With washes of all shades and levels of distress and carefully crafted details that make each piece feel like a collectible, Japanese denim has developed a cult following among the fashion set.

The fascination with Japanese denim stems from both the imaginative designs (where pockets and proportions are reimagined in creative ways) and the raw materials. Factories in the cities of Kojima, Ibara and Fukuyama famously produce denims using dyes that can’t be reproduced anywhere else on Earth, mostly due to the special properties of the local water.

High-end Japanese denim is often made on selvedge looms, which means the final product is not produced uniformly, so the material’s color, weight and texture varies from one item to the next. These imperfections make each piece of denim clothing feel one-of-a-kind. Selvedge denim (easily identified by a stitched band on both edges of the fabric that prevents it from unraveling) is only produced on vintage looms that are no longer being manufactured, which accounts for the high price points.

On your next trip, check out this distinctly Japanese, fashion art form during your travels. Whether you decide to splurge on some of the more “high design” pieces with finely crafted details or simply window shop, here are a few labels to look for.


Kapital takes its name from the denim capital of Japan, Kojima, where the brand’s founder Toshikiyo Hirata opened his first store in 1985. Hirata was joined by his son, Kiro, in 2002, making Kapital a father-son collaboration. Today, with over 15 brick-and-mortar locations across the country, it’s one of Japan’s most respected denim labels and sought after by style lovers who flock from all over the world to purchase the brand’s iconic jackets and jeans.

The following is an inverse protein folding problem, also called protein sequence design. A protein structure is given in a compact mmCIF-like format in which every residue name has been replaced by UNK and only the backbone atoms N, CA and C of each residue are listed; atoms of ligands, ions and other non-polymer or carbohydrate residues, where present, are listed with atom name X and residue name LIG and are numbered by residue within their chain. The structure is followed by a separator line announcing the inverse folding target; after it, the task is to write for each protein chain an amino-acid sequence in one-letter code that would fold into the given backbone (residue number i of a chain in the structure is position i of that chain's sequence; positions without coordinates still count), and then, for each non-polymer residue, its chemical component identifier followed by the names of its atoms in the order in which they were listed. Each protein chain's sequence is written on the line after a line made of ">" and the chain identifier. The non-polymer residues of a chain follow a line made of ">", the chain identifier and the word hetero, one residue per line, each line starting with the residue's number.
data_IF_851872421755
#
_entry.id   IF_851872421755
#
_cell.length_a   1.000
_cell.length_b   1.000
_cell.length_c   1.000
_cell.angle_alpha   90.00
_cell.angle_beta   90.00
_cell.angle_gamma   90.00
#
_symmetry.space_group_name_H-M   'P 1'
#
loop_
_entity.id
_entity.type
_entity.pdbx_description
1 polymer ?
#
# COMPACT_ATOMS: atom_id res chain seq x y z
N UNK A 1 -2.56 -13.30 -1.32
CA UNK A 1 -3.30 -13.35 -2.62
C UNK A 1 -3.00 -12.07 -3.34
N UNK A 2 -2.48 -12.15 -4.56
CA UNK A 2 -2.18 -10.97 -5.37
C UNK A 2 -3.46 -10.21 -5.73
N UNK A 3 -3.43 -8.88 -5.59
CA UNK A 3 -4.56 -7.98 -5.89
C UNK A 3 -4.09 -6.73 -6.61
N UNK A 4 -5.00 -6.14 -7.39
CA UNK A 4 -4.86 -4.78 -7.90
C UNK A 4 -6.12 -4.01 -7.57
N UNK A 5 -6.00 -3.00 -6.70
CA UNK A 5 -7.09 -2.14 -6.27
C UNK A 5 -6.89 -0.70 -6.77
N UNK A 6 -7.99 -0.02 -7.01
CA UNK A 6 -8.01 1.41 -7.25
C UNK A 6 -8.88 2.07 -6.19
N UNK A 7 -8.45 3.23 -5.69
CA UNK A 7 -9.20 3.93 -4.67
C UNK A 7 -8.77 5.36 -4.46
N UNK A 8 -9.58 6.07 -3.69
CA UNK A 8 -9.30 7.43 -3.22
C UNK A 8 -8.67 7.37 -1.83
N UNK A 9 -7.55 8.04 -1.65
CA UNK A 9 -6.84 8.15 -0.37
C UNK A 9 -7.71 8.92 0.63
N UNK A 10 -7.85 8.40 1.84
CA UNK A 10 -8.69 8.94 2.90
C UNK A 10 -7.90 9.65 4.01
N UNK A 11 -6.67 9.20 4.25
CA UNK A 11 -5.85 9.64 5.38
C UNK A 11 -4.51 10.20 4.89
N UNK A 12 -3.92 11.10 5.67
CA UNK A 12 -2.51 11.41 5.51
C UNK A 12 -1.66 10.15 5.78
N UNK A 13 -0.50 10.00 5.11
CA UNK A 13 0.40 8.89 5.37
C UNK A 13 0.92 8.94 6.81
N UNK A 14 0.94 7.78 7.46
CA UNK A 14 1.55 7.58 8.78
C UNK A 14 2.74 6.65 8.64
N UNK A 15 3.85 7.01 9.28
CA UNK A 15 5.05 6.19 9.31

Most notably, the pair designs with no regard for the rules of fashion. The pieces, often made from patchworked vintage denim, are distressed and dyed with innovative techniques to make them look worn and second-hand. Asymmetrical pockets and haphazardly placed buttons are just a few signature elements that make Kapital designs so intriguing.

Japan Blue

Designer and manufacturer Japan Blue produces selvedge denim in its Kojima factories. Crafted with variations in texture and color, each piece takes longer to produce than more conventional materials and short supply keeps prices high.

While the brand stands alone as a maker of high-quality modern cuts for men, it also owns brands Collect, Soulive, Setto and Momotaro Jeans. You can find Japan Blue jeans at its flagship stores in Tokyo’s Shibuya neighborhood and Okayama Prefecture’s Kojima Jeans Street.

Red Card

One of Japan’s newer denim brands, Red Card was founded in 2009 by Yuji Honzawa, known to people in the industry as “Dr. Denim.” Honzawa’s 40 years in the industry earned him the title; he spent the decades with Edwin and Levi’s Japan until realizing he couldn’t find jeans he liked on the market. Thus, Red Card was born.

Red Card jeans are inspired by American workwear, a modest look designed to appear worn-in while lightweight and soft to the touch. Each pair is made by highly skilled craftsmen who operate on the principles of Red Card’s “three F’s”: fabric, fit and finish. Many call the last decade of the denim industry the “Honzawa period.” Find his jeans in boutiques and department stores throughout Japan.

Big John

Big John began as a sewing factory called Maruo Clothing in 1940s Kojima. In 1965, the company produced Japan’s first pair of jeans from American fabric under the brand name Canton. Almost a decade later, in 1972, Big John developed the first Japanese denim fabric and today is known for pushing the boundaries of denim.

Offering what Vogue magazine describes as “timeless fits and perfect fades,” Big John is responsible for developing the world’s first uneven yarns (where the hue is varied, creating a vintage look). The brand also brought colored jeans to Japan, using recycled denim and implementing natural dyes in its production. If you’re more drawn to a classic fit, look out for Big John in Japan’s department stores.

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